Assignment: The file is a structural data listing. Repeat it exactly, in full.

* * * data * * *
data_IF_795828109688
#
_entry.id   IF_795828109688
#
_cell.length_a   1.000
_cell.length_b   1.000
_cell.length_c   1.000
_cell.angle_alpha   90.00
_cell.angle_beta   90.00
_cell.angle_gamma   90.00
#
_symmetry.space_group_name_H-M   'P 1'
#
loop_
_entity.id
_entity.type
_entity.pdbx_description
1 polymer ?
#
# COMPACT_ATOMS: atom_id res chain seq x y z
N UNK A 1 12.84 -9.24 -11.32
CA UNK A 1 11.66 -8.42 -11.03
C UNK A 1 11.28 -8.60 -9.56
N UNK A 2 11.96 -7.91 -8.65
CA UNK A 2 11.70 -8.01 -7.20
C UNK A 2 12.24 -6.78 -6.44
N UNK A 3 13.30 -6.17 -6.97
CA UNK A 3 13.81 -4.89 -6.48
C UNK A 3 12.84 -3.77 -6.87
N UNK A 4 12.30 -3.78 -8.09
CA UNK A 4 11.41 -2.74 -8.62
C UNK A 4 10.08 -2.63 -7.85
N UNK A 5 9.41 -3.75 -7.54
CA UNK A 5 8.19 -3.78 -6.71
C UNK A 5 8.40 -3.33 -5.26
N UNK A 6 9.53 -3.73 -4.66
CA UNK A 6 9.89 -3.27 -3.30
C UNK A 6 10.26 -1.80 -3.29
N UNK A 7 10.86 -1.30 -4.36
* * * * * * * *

data_IF_795828109688
#
_entry.id   IF_795828109688
#
_cell.length_a   1.000
_cell.length_b   1.000
_cell.length_c   1.000
_cell.angle_alpha   90.00
_cell.angle_beta   90.00
_cell.angle_gamma   90.00
#
_symmetry.space_group_name_H-M   'P 1'
#
loop_
_entity.id
_entity.type
_entity.pdbx_description
1 polymer ?
#
# COMPACT_ATOMS: atom_id res chain seq x y z
N UNK A 1 12.84 -9.24 -11.32
CA UNK A 1 11.66 -8.42 -11.03
C UNK A 1 11.28 -8.60 -9.56
N UNK A 2 11.96 -7.91 -8.65
CA UNK A 2 11.70 -8.01 -7.20
C UNK A 2 12.24 -6.78 -6.44
N UNK A 3 13.30 -6.17 -6.97
CA UNK A 3 13.81 -4.89 -6.48
C UNK A 3 12.84 -3.77 -6.87
N UNK A 4 12.30 -3.78 -8.09
CA UNK A 4 11.41 -2.74 -8.62
C UNK A 4 10.08 -2.63 -7.85
N UNK A 5 9.41 -3.75 -7.54
CA UNK A 5 8.19 -3.78 -6.71
C UNK A 5 8.40 -3.33 -5.26
N UNK A 6 9.53 -3.73 -4.66
CA UNK A 6 9.89 -3.27 -3.30
C UNK A 6 10.26 -1.80 -3.29
N UNK A 7 10.86 -1.30 -4.36